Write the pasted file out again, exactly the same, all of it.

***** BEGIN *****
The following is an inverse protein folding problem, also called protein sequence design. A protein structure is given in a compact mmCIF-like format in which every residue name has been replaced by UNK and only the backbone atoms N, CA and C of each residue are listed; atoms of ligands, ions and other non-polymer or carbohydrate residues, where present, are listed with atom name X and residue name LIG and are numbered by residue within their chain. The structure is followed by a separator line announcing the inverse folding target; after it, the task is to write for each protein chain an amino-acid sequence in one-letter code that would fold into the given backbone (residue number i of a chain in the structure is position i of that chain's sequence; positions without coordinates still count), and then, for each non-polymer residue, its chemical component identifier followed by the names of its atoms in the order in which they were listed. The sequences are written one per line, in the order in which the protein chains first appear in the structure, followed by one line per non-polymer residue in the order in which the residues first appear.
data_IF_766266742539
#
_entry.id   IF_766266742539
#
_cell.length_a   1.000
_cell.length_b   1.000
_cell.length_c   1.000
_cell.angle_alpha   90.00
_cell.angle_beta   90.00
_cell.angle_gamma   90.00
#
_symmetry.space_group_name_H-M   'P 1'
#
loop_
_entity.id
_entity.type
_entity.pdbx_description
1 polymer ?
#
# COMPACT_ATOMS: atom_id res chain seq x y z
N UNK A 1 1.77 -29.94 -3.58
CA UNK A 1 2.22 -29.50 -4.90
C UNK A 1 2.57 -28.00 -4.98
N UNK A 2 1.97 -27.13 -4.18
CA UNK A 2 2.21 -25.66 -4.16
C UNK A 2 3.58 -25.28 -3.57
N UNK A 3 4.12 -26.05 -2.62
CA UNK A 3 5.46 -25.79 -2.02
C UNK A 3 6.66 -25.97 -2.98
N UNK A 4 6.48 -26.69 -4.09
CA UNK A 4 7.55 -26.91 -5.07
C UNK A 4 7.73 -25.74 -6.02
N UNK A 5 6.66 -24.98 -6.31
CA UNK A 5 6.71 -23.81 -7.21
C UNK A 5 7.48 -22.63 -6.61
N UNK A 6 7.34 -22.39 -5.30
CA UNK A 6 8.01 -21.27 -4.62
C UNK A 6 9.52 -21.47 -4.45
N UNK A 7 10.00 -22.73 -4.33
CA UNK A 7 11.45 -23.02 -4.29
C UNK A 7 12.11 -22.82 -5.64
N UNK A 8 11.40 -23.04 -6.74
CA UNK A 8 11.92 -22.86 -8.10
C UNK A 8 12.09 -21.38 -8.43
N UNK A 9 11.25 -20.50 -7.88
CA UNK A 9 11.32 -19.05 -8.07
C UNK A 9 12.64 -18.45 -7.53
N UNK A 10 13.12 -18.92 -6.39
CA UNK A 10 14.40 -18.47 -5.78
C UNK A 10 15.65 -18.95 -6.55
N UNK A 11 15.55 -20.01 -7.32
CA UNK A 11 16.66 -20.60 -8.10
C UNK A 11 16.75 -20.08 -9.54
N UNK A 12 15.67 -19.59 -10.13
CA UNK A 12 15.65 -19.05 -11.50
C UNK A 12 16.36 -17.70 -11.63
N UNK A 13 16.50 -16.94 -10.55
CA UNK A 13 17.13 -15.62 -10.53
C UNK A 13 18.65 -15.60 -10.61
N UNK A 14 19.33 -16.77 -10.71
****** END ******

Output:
The following is an inverse protein folding problem, also called protein sequence design. A protein structure is given in a compact mmCIF-like format in which every residue name has been replaced by UNK and only the backbone atoms N, CA and C of each residue are listed; atoms of ligands, ions and other non-polymer or carbohydrate residues, where present, are listed with atom name X and residue name LIG and are numbered by residue within their chain. The structure is followed by a separator line announcing the inverse folding target; after it, the task is to write for each protein chain an amino-acid sequence in one-letter code that would fold into the given backbone (residue number i of a chain in the structure is position i of that chain's sequence; positions without coordinates still count), and then, for each non-polymer residue, its chemical component identifier followed by the names of its atoms in the order in which they were listed. The sequences are written one per line, in the order in which the protein chains first appear in the structure, followed by one line per non-polymer residue in the order in which the residues first appear.
data_IF_766266742539
#
_entry.id   IF_766266742539
#
_cell.length_a   1.000
_cell.length_b   1.000
_cell.length_c   1.000
_cell.angle_alpha   90.00
_cell.angle_beta   90.00
_cell.angle_gamma   90.00
#
_symmetry.space_group_name_H-M   'P 1'
#
loop_
_entity.id
_entity.type
_entity.pdbx_description
1 polymer ?
#
# COMPACT_ATOMS: atom_id res chain seq x y z
N UNK A 1 1.77 -29.94 -3.58
CA UNK A 1 2.22 -29.50 -4.90
C UNK A 1 2.57 -28.00 -4.98
N UNK A 2 1.97 -27.13 -4.18
CA UNK A 2 2.21 -25.66 -4.16
C UNK A 2 3.58 -25.28 -3.57
N UNK A 3 4.12 -26.05 -2.62
CA UNK A 3 5.46 -25.79 -2.02
C UNK A 3 6.66 -25.97 -2.98
N UNK A 4 6.48 -26.69 -4.09
CA UNK A 4 7.55 -26.91 -5.07
C UNK A 4 7.73 -25.74 -6.02
N UNK A 5 6.66 -24.98 -6.31
CA UNK A 5 6.71 -23.81 -7.21
C UNK A 5 7.48 -22.63 -6.61
N UNK A 6 7.34 -22.39 -5.30
CA UNK A 6 8.01 -21.27 -4.62
C UNK A 6 9.52 -21.47 -4.45
N UNK A 7 10.00 -22.73 -4.33
CA UNK A 7 11.45 -23.02 -4.29
C UNK A 7 12.11 -22.82 -5.64
N UNK A 8 11.40 -23.04 -6.74
CA UNK A 8 11.92 -22.86 -8.10
C UNK A 8 12.09 -21.38 -8.43
N UNK A 9 11.25 -20.50 -7.88
CA UNK A 9 11.32 -19.05 -8.07
C UNK A 9 12.64 -18.45 -7.53
N UNK A 10 13.12 -18.92 -6.39
CA UNK A 10 14.40 -18.47 -5.78
C UNK A 10 15.65 -18.95 -6.55
N UNK A 11 15.55 -20.01 -7.32
CA UNK A 11 16.66 -20.60 -8.10
C UNK A 11 16.75 -20.08 -9.54
N UNK A 12 15.67 -19.59 -10.13
CA UNK A 12 15.65 -19.05 -11.50
C UNK A 12 16.36 -17.70 -11.63
N UNK A 13 16.50 -16.94 -10.55
CA UNK A 13 17.13 -15.62 -10.53
C UNK A 13 18.65 -15.60 -10.61
N UNK A 14 19.33 -16.77 -10.71